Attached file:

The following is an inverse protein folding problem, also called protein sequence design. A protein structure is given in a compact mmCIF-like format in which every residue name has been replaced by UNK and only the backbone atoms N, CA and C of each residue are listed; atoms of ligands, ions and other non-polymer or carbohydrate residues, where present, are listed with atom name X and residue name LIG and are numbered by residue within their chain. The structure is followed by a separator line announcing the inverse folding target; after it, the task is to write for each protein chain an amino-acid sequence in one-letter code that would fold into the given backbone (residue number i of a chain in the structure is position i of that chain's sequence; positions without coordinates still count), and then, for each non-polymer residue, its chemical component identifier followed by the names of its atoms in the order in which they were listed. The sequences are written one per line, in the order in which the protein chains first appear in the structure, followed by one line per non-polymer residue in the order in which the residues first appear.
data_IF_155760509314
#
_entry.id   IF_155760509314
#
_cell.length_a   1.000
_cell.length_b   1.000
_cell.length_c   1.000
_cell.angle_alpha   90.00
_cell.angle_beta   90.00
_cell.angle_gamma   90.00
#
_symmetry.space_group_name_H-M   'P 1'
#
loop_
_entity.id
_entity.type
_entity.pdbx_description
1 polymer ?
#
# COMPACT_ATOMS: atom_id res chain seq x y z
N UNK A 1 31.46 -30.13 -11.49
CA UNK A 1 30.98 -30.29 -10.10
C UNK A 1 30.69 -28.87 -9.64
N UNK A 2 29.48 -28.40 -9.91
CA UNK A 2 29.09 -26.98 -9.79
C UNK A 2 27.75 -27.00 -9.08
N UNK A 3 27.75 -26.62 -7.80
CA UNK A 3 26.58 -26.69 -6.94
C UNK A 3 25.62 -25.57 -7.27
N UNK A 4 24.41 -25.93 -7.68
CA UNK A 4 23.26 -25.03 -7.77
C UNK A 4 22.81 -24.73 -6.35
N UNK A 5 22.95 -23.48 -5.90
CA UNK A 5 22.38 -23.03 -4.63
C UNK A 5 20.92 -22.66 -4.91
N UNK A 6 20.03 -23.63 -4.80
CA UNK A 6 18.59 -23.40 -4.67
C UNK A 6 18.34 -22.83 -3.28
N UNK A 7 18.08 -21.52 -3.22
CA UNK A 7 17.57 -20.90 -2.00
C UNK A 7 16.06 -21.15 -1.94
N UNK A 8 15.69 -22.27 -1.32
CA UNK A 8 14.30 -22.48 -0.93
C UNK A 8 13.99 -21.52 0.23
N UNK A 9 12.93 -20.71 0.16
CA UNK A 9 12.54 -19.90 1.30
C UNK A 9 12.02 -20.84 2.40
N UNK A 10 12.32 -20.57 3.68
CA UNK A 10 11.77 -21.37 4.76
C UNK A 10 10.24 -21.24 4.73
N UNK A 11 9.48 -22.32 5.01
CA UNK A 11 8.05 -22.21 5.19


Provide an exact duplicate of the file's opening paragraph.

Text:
The following is an inverse protein folding problem, also called protein sequence design. A protein structure is given in a compact mmCIF-like format in which every residue name has been replaced by UNK and only the backbone atoms N, CA and C of each residue are listed; atoms of ligands, ions and other non-polymer or carbohydrate residues, where present, are listed with atom name X and residue name LIG and are numbered by residue within their chain. The structure is followed by a separator line announcing the inverse folding target; after it, the task is to write for each protein chain an amino-acid sequence in one-letter code that would fold into the given backbone (residue number i of a chain in the structure is position i of that chain's sequence; positions without coordinates still count), and then, for each non-polymer residue, its chemical component identifier followed by the names of its atoms in the order in which they were listed. The sequences are written one per line, in the order in which the protein chains first appear in the structure, followed by one line per non-polymer residue in the order in which the residues first appear.